Democratic Rep. Anthony Weiner (N.Y.) called on the White House Monday to detail conversations it allegedly had with Rep. Joe Sestak (D-Pa.) to try to convince him to drop his Senate bid.
Weiner said allegations that White House officials had offered Sestak an administration job in exchange for his dropping his primary bid against Sen. Arlen Specter (D-Pa.) had become a growing political liability.
"I think what the White House should do is, to some degree, say, 'Here are the facts,'" Weiner said Monday morning during an appearance on MSNBC. "If there's not a lot [to] what's going on here, then just say what happened."
Republicans led by Rep. Darrell Issa (Calif.), ranking member of the House Oversight and Government Reform Committee, have begun to ramp up pressure on the White House and Sestak, who originally made his allegation during his eventually successful primary challenge to Specter.
Issa has called on Attorney General Eric Holder to appoint a special prosecutor in the matter, and has threatened to file an ethics complaint against Sestak.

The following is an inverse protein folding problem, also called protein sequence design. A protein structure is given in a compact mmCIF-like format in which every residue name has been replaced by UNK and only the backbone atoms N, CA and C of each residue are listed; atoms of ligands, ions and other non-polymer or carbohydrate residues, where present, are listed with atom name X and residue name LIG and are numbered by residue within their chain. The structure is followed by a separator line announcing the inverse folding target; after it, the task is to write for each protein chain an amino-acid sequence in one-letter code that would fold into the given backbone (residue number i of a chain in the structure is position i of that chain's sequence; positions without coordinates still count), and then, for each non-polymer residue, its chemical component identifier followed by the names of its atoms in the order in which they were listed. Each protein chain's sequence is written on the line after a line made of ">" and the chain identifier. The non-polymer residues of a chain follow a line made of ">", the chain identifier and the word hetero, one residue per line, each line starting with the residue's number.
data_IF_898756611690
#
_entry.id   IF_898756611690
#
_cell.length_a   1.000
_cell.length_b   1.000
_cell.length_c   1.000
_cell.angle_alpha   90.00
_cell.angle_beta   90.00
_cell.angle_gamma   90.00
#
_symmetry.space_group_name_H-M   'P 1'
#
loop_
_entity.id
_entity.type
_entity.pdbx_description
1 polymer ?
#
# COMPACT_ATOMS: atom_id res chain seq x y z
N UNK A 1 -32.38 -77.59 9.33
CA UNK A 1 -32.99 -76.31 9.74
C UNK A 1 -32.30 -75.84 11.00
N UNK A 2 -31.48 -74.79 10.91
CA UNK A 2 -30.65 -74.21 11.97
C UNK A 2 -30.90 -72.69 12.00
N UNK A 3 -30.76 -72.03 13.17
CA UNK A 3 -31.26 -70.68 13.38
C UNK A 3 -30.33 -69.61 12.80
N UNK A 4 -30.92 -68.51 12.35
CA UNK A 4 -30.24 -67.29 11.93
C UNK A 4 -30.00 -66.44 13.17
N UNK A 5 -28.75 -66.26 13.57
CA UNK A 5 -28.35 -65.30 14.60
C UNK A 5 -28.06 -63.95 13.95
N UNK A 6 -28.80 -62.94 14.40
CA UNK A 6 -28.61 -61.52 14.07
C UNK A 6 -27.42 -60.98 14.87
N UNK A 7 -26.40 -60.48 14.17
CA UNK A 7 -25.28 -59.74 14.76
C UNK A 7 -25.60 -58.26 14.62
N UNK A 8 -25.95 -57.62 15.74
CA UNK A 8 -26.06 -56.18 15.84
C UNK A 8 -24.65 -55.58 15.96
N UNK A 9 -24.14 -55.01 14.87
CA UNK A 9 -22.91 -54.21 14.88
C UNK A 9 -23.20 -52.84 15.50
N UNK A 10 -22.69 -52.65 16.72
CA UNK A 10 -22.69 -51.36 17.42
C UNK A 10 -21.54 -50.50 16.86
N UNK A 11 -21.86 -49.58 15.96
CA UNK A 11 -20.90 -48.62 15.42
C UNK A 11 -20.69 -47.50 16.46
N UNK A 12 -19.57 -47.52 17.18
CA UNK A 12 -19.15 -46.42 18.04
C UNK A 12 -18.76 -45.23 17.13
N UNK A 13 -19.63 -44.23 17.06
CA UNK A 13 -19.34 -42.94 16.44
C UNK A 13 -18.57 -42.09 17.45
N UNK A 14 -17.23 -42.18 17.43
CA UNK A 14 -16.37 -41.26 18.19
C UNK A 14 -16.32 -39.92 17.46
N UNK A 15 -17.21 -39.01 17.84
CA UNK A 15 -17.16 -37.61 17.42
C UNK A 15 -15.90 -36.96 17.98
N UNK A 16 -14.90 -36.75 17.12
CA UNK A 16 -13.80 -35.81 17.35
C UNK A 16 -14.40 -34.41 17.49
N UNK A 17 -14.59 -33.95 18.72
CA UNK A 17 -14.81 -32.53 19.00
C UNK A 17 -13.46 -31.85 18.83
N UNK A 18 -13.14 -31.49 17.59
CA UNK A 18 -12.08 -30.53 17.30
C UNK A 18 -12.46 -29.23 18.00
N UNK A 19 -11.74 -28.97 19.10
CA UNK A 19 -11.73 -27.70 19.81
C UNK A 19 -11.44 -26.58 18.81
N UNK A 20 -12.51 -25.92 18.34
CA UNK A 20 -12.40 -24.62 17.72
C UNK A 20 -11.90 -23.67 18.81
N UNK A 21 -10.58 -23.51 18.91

White House press secretary Robert Gibbs maintained Sunday that "nothing inappropriate happened."
Weiner said he saw it as likely that nothing inappropriate happened, but reasoned this was why the administration needed to be more forthcoming about the case.
"When we're having conversations like this three days after the nomination, that's a problem," said Weiner, who also expressed support for Sestak's Senate campaign.
But the New York Democrat said the best way to do that was with some sort of release of information, which he said would bury the story.
"Someone has to help us out here, and I think the White House and Congressman Sestak need to make sure we're not talking about this next week," Weiner explained.